"Unfortunately, many terrorist operations in the Muslim world today are carried out with the help of petro dollars of certain Muslim states," Rahimi said, addressing participants in the second meeting of the Muslim World's Press and News Agencies Union in Tehran on Tuesday.
He warned of the western states and the Zionist regime's plots to sow discord among the Muslim states, and said, "Today Zionists have waged a full-fledged war against Islam by the help of powerful states and we have no way but (strengthening) unity to confront this aggression."
Recent reports disclosed that he Qatari government has provided huge financial backup for Salafi leaders and Syrian dissidents to help them recruit and train terrorists in Lebanon for the war on President Bashar al-Assad's government.
According to Syria's al-Baath newspaper, Qatar's measure has created tumult in Lebanon, specially after Doha voiced support for Hassan Qaterchi, an Islamist sheikh, who soon turned from the head of an unknown religious group into the chairman of Muslim scholars of Lebanon, thanks to the Qatari government's financial and media supports.
Qatar's support for extremist groups and religious figures opposing the Syrian government and the resistance in Lebanon is not limited to a specific task as Doha also provides financial support for extremist Salafi groups in Lebanon to stir more tension and insecurity in Syria.
Syria has been experiencing unrest since March 2011 with organized attacks by well-armed gangs against Syrian police forces and border guards being reported across the country.
Hundreds of people, including members of the security forces, have been killed, when some protest rallies turned into armed clashes. The government blames outlaws, saboteurs, and armed terrorist groups for the deaths, stressing that the unrest is being orchestrated from abroad.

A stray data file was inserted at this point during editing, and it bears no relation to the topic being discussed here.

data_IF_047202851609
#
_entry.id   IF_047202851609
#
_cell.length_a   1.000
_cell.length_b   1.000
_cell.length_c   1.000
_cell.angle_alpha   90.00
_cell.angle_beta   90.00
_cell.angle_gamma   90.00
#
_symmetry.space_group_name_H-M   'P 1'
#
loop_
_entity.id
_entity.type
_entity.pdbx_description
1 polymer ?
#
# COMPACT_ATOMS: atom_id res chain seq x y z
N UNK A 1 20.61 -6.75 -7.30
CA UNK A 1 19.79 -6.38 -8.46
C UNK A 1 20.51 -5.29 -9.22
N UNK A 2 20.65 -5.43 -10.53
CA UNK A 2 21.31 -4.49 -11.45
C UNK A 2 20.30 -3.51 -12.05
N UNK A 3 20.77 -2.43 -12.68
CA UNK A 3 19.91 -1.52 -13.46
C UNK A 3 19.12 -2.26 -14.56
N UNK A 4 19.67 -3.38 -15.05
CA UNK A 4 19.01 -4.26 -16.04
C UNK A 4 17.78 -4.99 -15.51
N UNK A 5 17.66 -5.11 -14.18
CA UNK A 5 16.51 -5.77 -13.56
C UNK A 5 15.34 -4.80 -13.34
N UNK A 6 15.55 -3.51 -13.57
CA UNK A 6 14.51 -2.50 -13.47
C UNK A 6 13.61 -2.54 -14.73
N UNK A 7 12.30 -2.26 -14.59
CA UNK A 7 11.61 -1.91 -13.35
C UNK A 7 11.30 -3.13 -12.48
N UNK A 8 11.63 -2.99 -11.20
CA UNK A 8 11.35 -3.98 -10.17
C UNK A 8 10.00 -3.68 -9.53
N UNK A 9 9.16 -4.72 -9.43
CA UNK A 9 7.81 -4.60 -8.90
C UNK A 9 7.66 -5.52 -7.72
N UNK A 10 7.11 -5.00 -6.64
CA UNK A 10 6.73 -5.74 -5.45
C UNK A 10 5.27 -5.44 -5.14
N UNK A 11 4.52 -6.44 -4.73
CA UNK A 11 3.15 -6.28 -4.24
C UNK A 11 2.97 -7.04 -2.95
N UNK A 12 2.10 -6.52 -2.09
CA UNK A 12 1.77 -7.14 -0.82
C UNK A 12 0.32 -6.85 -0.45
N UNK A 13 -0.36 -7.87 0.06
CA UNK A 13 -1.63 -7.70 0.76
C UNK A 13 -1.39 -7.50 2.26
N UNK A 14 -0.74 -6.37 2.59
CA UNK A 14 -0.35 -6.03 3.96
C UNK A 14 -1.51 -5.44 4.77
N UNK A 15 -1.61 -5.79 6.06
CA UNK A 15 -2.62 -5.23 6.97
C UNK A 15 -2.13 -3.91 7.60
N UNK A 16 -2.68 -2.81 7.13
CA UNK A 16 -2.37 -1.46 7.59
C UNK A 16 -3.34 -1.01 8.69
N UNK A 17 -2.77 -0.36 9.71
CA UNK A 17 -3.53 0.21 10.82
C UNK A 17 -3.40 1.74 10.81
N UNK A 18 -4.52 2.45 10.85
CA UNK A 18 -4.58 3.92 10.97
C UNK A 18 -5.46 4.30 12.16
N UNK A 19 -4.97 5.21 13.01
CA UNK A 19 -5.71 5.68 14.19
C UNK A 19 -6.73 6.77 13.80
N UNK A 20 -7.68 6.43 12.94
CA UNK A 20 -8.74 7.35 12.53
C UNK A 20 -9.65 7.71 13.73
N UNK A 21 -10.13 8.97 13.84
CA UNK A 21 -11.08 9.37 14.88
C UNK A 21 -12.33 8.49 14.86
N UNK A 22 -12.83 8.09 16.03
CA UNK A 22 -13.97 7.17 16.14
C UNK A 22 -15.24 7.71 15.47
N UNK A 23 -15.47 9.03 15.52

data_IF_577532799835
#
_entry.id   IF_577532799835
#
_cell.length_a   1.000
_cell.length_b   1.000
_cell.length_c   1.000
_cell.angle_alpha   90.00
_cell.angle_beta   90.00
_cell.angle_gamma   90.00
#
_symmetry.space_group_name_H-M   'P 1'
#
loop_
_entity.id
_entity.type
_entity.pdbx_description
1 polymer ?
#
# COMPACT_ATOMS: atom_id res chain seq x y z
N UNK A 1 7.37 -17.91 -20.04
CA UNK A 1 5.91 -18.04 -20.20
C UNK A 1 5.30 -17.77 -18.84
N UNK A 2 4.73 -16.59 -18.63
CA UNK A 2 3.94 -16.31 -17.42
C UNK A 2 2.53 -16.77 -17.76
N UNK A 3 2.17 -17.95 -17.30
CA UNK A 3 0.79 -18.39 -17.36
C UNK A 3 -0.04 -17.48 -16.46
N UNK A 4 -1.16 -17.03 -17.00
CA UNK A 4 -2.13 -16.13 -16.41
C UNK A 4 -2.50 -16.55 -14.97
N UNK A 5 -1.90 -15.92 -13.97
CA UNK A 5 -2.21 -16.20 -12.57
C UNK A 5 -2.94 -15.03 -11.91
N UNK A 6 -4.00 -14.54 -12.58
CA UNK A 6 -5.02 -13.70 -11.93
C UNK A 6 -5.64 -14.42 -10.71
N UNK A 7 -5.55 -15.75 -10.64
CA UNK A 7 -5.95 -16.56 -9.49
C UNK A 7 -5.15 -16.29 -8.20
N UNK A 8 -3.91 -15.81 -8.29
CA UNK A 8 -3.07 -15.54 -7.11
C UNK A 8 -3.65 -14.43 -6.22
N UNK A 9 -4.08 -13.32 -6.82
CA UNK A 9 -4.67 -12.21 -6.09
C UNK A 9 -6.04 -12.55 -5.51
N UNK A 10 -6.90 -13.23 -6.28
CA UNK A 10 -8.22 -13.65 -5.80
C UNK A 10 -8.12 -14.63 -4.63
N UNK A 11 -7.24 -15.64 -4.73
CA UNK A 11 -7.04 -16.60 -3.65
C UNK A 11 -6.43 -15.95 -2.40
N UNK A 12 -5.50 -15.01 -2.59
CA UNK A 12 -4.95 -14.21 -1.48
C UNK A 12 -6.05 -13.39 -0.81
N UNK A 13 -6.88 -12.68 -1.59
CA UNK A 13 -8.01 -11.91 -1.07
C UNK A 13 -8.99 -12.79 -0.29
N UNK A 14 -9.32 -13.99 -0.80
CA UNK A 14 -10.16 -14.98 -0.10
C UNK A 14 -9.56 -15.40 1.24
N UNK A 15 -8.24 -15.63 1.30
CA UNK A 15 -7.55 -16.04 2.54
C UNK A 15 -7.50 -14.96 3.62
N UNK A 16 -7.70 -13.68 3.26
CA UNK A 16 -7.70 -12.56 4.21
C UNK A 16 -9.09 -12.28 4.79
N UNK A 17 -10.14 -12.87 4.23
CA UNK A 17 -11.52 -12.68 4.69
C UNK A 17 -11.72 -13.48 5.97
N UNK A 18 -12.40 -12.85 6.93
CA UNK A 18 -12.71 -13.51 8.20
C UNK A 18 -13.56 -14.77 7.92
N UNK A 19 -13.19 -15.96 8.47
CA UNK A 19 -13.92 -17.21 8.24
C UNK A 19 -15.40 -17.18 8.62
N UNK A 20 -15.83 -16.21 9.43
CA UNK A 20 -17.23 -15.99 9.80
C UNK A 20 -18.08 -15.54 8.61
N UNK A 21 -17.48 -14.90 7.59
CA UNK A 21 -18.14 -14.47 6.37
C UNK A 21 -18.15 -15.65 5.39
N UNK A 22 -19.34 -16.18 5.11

Saudi Arabia, Qatar, and Turkey along with the US, have been supporting terrorists and rebel groups in Syria and have practically brought a UN peace initiative into failure to bring President Assad's government into collapse.
Earlier this month, Qatari Prime Minister Sheikh Hamad bin Jassim bin Jabr al-Thani admitted that his country is interfering in Syria's internal affairs by supporting terrorists and sending weapons to them.
"Declaring a no-fly-zone and providing safe passages for assistance (to terrorists in Syria) is amongst the most important priorities of Qatar," al-Thani told the CNN.
He also called on the international community to help armed rebels in Syria, adding that such a move doesn't need the permission of the UN Security Council.
Qatari and Saudi rulers want an overthrow of Syrian President Bashar al-Assad, a staunch ally of Iran, and they have taken every measure to this end.
In his latest remarks against Syria, the Emir of Qatar called on the Arab nations to form a political and military coalition to intervene in Syria, posing a direct challenge to UN efforts to resolve the conflict through negotiations.